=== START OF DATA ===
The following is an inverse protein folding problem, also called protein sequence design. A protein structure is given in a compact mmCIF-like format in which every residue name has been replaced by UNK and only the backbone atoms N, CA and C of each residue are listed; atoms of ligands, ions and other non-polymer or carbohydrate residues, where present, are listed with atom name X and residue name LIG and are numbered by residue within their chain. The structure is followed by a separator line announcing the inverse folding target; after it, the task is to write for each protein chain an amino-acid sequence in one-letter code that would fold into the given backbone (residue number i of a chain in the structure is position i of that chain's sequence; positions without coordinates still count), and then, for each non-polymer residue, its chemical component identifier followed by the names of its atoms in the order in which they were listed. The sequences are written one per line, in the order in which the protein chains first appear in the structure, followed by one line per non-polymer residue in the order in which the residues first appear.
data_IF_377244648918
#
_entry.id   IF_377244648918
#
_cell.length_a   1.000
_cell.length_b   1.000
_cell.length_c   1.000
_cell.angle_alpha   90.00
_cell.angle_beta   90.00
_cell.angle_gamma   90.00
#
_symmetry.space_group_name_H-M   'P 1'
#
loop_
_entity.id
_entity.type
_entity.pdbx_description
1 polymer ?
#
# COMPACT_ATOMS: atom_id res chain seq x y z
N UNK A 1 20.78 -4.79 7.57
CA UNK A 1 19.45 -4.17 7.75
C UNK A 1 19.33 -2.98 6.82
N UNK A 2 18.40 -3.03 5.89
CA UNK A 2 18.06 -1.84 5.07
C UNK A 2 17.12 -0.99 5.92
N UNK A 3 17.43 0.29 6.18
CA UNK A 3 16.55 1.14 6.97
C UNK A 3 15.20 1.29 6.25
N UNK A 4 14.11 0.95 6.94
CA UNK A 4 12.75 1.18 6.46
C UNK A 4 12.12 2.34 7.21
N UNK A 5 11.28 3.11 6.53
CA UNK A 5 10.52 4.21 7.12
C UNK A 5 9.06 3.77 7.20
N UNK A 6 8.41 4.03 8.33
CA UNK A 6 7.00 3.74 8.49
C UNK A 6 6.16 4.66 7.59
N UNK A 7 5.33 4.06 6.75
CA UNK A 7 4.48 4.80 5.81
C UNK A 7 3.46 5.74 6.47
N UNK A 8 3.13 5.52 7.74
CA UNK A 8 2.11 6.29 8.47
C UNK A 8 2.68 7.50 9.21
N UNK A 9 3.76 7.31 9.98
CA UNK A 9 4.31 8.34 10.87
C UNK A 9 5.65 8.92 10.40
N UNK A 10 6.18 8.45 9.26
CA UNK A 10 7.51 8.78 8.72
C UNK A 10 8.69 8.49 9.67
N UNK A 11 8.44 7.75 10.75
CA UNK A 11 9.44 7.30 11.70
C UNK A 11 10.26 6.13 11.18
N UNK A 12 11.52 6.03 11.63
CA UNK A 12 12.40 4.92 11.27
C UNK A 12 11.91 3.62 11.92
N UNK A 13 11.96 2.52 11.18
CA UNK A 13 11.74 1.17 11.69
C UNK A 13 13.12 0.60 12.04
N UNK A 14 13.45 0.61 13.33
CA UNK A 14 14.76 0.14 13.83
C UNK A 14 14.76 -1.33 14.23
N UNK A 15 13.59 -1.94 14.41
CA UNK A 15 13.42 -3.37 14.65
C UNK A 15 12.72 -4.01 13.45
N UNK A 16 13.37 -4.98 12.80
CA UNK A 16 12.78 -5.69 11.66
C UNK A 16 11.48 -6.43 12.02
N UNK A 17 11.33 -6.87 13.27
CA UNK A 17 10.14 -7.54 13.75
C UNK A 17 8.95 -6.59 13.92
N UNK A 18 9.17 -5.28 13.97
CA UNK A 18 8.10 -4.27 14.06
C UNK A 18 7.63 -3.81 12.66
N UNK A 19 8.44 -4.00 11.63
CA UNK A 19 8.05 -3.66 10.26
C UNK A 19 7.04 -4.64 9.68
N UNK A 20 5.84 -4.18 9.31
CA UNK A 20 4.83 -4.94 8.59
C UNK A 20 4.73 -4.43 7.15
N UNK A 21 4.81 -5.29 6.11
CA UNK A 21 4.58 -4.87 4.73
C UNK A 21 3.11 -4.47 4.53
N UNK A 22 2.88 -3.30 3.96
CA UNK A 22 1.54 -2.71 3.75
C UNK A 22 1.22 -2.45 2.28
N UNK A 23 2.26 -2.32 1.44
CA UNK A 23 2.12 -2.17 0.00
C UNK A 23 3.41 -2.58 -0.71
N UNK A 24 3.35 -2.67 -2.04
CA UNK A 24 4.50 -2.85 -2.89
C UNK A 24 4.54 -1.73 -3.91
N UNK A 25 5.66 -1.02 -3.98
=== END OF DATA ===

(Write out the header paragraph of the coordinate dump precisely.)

The following is an inverse protein folding problem, also called protein sequence design. A protein structure is given in a compact mmCIF-like format in which every residue name has been replaced by UNK and only the backbone atoms N, CA and C of each residue are listed; atoms of ligands, ions and other non-polymer or carbohydrate residues, where present, are listed with atom name X and residue name LIG and are numbered by residue within their chain. The structure is followed by a separator line announcing the inverse folding target; after it, the task is to write for each protein chain an amino-acid sequence in one-letter code that would fold into the given backbone (residue number i of a chain in the structure is position i of that chain's sequence; positions without coordinates still count), and then, for each non-polymer residue, its chemical component identifier followed by the names of its atoms in the order in which they were listed. The sequences are written one per line, in the order in which the protein chains first appear in the structure, followed by one line per non-polymer residue in the order in which the residues first appear.